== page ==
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Take a look at the sde package; specifically the dcOU and dsOU functions. You may also find some examples on the R-SIG-Finance mailing list, which would be in the results of a search on www.rseek.org.


The issue for any technique is, does it consistently work as expected in the future? If not, then it's worthless. The idea behind mean reversion is that you have a "mean" that means something (it's not arbitrary), and a deviation from that mean that reverts in some consistent way. A pair trade is a common form of a "mean reversion" trade. Below is a ...


I think of mean reversion as more of a single stock phenomenon. In aggregate, these ididosyncratic mean reversions should offset one another and make the market smoother than its component stocks. There is a lot of work on mean reversion at the single stock level. The best entry is Jegadeesh's 1990 paper on what became known as "short run reversal" -- the ...


The OU process is: http://en.wikipedia.org/wiki/Ornstein-Uhlenbeck_process Here's an example of the use of the OU method. http://epchan.blogspot.com/2007/01/what-is-your-stop-loss-strategy.html To me, the problem is identifying processes that actually have a reason to bleed down to the mean, and that show statistically significant results. If you can ...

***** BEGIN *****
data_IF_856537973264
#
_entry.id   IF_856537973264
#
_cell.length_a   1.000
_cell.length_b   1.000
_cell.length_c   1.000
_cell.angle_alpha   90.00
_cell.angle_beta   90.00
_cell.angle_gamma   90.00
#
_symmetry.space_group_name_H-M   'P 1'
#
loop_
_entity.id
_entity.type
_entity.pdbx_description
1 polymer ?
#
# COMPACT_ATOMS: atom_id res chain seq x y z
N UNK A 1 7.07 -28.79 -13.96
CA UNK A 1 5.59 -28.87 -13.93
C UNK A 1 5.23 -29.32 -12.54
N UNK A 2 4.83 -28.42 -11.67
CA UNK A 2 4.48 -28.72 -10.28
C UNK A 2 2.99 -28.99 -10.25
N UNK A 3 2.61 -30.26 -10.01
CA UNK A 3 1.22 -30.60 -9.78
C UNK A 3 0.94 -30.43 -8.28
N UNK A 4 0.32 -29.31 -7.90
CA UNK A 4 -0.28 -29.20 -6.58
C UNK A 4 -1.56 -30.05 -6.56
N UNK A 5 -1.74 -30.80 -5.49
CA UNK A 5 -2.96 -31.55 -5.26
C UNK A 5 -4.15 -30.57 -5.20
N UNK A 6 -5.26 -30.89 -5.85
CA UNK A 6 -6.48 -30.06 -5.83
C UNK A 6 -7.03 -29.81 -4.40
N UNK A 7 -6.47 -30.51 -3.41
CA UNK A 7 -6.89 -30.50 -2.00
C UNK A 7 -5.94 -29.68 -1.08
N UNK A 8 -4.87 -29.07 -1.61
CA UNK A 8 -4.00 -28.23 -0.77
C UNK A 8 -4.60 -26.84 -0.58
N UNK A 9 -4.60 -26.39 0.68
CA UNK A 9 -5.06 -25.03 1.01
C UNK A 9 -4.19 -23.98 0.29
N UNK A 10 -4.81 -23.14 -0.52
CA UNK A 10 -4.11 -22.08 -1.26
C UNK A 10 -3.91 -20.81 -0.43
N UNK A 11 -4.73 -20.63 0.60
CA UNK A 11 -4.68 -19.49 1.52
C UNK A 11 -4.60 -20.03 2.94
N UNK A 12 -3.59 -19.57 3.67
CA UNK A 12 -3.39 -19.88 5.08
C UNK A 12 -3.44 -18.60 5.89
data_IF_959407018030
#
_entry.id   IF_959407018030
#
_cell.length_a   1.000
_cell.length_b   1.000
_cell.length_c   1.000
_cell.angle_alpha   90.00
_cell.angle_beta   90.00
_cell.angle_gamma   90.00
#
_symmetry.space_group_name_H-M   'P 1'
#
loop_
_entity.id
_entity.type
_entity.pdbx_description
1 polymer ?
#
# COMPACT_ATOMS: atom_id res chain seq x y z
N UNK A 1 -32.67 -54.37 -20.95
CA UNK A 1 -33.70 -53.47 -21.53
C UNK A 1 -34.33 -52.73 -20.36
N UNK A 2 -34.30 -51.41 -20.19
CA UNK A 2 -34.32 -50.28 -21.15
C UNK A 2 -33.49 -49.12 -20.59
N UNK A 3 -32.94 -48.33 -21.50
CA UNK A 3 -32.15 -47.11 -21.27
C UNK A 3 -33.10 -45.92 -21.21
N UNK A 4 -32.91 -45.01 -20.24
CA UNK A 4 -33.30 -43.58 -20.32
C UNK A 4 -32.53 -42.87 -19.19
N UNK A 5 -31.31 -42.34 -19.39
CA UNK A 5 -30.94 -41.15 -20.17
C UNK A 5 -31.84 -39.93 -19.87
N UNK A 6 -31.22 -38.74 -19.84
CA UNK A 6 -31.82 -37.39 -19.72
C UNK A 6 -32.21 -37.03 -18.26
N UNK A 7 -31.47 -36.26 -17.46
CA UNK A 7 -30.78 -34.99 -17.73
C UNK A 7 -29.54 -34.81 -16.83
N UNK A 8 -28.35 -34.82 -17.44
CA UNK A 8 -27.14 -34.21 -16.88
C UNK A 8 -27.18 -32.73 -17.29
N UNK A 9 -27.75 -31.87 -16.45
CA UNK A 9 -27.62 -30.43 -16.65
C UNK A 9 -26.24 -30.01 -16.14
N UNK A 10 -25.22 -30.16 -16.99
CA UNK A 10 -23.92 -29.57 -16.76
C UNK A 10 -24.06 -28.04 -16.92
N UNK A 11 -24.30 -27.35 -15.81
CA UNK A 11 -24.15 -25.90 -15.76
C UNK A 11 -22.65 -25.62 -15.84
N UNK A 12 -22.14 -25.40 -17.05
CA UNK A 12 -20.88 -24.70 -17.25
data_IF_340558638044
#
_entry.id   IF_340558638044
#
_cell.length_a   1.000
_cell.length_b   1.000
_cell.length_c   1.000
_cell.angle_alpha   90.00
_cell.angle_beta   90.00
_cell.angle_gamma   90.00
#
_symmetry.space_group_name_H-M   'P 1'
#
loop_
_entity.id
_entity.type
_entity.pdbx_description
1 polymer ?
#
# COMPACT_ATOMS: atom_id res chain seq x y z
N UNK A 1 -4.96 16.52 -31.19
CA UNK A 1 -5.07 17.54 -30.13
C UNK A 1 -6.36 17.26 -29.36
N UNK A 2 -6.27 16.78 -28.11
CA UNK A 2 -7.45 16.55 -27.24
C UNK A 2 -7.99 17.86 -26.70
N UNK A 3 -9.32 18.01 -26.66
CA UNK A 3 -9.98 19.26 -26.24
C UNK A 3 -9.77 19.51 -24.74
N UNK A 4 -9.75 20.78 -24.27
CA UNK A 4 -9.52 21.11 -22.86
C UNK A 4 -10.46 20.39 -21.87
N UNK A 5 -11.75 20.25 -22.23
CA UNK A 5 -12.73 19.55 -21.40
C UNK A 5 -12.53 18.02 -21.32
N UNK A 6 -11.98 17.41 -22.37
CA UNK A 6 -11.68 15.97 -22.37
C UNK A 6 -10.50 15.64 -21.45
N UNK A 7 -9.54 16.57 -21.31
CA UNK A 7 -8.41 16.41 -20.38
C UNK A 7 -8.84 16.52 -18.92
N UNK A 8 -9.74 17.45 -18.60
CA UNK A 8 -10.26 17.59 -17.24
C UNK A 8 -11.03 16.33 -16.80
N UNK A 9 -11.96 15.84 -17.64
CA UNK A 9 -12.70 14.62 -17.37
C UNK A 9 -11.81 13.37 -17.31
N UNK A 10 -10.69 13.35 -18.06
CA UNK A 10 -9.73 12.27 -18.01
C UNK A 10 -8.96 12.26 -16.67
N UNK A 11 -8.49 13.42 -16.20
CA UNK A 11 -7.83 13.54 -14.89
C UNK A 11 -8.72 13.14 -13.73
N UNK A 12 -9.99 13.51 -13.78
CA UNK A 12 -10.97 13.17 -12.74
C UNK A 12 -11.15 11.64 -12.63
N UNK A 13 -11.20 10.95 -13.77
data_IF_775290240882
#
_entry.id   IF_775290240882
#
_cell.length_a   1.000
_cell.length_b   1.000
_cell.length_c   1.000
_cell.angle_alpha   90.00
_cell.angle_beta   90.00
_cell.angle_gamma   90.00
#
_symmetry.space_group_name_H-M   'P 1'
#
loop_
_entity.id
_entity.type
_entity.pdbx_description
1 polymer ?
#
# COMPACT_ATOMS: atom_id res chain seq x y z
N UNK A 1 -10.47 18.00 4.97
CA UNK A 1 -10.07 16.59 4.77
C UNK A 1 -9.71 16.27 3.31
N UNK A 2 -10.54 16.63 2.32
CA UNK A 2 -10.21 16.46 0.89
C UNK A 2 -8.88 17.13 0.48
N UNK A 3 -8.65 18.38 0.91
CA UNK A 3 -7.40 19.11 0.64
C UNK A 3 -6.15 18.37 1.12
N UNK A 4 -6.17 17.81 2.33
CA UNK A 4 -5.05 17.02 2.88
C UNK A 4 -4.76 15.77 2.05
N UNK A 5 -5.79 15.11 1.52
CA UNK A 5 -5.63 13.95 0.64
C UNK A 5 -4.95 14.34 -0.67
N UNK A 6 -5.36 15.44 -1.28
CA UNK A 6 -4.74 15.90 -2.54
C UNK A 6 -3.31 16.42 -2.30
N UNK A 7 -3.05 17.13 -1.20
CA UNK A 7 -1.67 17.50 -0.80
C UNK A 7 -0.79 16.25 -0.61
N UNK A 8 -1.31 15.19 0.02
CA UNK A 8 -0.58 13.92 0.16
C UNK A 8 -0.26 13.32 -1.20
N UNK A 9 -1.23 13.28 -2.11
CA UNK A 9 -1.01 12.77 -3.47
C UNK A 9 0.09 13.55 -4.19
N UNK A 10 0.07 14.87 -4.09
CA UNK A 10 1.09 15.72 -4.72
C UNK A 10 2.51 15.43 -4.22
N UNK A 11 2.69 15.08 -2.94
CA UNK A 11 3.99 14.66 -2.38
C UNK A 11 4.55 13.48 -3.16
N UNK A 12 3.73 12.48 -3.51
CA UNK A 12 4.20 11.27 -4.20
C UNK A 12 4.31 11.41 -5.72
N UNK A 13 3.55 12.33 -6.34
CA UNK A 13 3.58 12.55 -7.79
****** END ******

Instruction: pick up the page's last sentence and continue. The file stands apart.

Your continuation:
The code of Euler Maruyama simulation method is pretty simple (nu is long run mean, lambda is mean reversion speed): ornstein_uhlenbeck <- function(T,n,nu,lambda,sigma,x0){ dw <- rnorm(n, 0, sqrt(T/n)) dt <- T/n x <- c(x0) for (i in 2:(n+1)) { x[i] <- x[i-1] + lambda*(nu-x[i-1])*dt + sigma*dw[i-1] } return(x); }


There are sufficiently different ways to calculate the Sharpe ratio that the best advice I can give is to do whatever your boss wants. Also, if it is for a paper or research document, just make clear you document your method. My approach is usually to calculate the highest frequency Sharpe ratio I can based on the data. The higher frequency choice is to get ...


You can also use the Sim.DiffProc package. Have a look at this document: Sim.DiffProc: A Package for Simulation of Diffusion Processes in R See esp. chapter 2.1.2 There is even a Graphical User Interface (GUI) available for some functions: http://cran.r-project.org/web/packages/Sim.DiffProcGUI/index.html See chapter 4 in the above document for details.


If you wanted to see the following (price $S_t$, log return $r$, simple return $R$) then $$ r = \log(S_{t+1}) - \log(S_t) = \log(S_{t+1}/S_{t}), $$ and $$ R = S_{t+1}/S_{t}-1, $$ thus $$ R = \exp(r)-1 $$ and $$r = \log(1+R).$$ Was this the question?


Here is an example calculation according to the formula by William F. Sharpe, 1994. The OP's method of annualising the variance (as used below), is also specified by the Committee of European Securities Regulators in this document, page 5, box 1. For this example, taking 24 months of returns of risk-free proxy (US 4-week T-bills) and an example stock, (and ...


This is tough but the below reference found a small edge with 3% R2 - mean reversion is more likely to happen in upward market while momentum is strong in downward market. http://www.alphaarchitect.com/blog/2014/07/15/timing-the-market-with-mean-reversion-indicators/

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